Seattle Seahawks

Rookie Who Is Needed Early Players Who Need to Develop Quickly Veteran Who May Be Ready to Decline Most Intriguing to Study Excited About Expanded Role
Tyler Lockett Drew Nowak/Garry Gilliam Marshawn Lynch Cassius Marsh Jimmy Graham


The Seahawks, one play away from back-to-back Super Bowl victories, enter 2015 seeking an upgraded passing game to complement their terrific defensive talent and to mitigate the escalating cost of Marshawn Lynch’s contract. Because of a young and talented roster, Beast Mode is the only candidate for the
Veteran Ready To Decline – running back mileage is like dog years – and the 29-year-old broke the 2,000 carry barrier last season. However, the likelihood is that Lynch is not in decline and only the cost associated with extending a RB past his 30th birthday means this could be the final season for Lynch in Seattle.

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Whether it is a successful final season for Lynch is an interesting question, given Seattle’s offensive line overhaul. Only Russell Okung and J.R. Sweezy return to the same positions they played last year. Justin Britt has moved from right tackle to left guard. Drew Nowak will play center, earning a promotion from the practice squad last season to replace the traded Max Unger. And Garry Gilliam takes over at right tackle; the second-year player who was a tight end at Penn State, only played 80 total snaps last season.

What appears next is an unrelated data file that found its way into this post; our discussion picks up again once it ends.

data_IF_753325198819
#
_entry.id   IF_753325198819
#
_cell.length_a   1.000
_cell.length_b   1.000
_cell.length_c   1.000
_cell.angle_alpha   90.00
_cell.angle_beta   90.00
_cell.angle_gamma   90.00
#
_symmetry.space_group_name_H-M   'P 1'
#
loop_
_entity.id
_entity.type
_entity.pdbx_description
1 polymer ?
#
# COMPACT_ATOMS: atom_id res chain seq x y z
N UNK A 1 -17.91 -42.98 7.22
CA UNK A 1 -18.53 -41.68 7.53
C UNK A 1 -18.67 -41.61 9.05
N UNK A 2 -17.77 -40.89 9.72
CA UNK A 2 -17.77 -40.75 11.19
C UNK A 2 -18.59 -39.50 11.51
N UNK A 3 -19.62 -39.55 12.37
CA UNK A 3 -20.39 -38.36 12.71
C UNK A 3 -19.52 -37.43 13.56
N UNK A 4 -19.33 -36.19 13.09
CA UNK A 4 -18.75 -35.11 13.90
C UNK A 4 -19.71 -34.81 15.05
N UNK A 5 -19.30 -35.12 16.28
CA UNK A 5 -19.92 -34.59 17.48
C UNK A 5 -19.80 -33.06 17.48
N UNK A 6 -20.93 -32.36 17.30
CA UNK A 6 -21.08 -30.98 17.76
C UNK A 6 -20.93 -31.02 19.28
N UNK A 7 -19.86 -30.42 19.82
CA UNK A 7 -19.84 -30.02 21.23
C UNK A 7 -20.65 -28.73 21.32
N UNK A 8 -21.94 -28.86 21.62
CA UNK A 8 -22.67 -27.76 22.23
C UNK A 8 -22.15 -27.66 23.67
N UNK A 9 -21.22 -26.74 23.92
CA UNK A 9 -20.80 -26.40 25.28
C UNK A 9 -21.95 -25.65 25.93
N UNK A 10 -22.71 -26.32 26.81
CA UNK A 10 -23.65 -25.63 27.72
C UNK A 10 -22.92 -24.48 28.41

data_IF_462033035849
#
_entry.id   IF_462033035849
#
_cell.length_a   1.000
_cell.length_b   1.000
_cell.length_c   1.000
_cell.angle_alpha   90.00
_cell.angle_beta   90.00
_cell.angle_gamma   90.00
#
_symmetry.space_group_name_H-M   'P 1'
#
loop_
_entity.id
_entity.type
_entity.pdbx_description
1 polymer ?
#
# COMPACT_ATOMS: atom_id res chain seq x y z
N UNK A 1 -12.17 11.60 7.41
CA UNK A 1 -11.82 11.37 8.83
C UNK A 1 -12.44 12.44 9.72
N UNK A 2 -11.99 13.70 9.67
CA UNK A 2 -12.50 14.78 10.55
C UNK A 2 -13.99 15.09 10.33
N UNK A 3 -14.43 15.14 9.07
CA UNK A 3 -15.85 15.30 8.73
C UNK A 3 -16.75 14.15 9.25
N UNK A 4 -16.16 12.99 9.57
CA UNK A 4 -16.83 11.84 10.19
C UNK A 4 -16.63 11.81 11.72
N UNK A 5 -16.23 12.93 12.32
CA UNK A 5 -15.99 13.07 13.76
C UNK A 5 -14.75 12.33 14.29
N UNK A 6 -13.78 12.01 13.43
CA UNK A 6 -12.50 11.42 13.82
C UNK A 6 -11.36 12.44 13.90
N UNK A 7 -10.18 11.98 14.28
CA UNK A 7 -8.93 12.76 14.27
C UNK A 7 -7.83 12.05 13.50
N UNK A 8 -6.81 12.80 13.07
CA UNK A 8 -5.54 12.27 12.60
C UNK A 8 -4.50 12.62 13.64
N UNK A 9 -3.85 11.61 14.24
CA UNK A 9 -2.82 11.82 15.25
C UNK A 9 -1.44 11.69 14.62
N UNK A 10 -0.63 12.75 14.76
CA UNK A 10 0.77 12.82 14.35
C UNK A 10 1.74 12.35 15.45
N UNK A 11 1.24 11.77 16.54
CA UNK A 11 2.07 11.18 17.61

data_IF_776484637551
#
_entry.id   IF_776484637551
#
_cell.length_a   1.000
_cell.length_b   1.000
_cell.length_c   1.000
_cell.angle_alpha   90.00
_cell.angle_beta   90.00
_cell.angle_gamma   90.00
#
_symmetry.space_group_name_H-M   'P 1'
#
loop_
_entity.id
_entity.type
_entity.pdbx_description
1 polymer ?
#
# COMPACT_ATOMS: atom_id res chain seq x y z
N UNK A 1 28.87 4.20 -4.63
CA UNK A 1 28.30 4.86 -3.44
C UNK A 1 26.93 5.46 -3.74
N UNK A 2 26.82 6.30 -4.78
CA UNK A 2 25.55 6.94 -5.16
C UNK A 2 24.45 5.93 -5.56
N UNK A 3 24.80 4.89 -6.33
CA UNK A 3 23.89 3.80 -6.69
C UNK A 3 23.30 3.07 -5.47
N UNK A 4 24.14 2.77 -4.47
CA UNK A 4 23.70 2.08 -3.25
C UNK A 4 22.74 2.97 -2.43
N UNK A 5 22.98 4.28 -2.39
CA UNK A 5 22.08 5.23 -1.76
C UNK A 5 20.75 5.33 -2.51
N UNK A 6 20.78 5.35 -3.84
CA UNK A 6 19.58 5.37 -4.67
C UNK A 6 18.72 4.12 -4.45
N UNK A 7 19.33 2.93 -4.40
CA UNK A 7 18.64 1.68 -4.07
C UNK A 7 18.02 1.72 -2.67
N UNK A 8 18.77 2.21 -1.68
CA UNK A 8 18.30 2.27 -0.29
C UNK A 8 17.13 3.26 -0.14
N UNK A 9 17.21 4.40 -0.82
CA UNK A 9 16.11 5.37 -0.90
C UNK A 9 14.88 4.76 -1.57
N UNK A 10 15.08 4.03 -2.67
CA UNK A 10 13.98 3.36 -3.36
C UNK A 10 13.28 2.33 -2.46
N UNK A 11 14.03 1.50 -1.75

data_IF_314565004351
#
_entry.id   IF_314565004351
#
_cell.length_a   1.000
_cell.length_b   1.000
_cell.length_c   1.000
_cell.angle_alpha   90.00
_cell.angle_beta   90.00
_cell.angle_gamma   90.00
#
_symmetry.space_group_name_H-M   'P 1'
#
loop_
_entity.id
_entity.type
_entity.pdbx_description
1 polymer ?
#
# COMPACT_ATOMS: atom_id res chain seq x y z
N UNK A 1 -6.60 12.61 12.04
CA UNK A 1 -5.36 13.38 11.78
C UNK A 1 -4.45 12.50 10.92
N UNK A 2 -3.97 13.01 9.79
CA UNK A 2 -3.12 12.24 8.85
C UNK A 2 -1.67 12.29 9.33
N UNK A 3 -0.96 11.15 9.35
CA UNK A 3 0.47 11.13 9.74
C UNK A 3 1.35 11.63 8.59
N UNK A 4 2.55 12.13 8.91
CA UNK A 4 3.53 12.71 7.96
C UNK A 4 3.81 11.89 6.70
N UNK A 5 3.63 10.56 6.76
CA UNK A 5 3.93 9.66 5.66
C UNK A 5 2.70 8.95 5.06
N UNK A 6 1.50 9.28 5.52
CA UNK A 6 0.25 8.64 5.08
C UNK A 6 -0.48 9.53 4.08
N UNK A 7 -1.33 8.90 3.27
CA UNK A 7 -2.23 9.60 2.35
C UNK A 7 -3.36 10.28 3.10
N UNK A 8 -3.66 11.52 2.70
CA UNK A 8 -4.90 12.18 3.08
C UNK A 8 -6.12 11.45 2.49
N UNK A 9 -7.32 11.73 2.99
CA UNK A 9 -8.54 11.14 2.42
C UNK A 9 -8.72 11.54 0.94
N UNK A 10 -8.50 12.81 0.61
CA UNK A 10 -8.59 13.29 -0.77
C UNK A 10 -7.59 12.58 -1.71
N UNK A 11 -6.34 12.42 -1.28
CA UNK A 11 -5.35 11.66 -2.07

This group has only been together since the second preseason game and has not impressed so far. Offensive Line Coach Tom Cable has a difficult task getting this young squad to understand and execute the zone blocking scheme that the Seattle offense relies upon.

Nowak, in particular, was a defensive tackle at Western Michigan and only transitioned to center while in the NFL, having appeared in just two games since entering the league in 2012. Further, experienced depth on the line is thin. Seattle drafted two linemen last draft: guard Mark Glowinski, and center Kristjan Sokoli, who played defensive tackle in college (sound familiar?). This group will need to Develop Quickly as Seattle’s first week opponent, the St. Louis Rams, have a stout front seven that will exploit a disjointed group.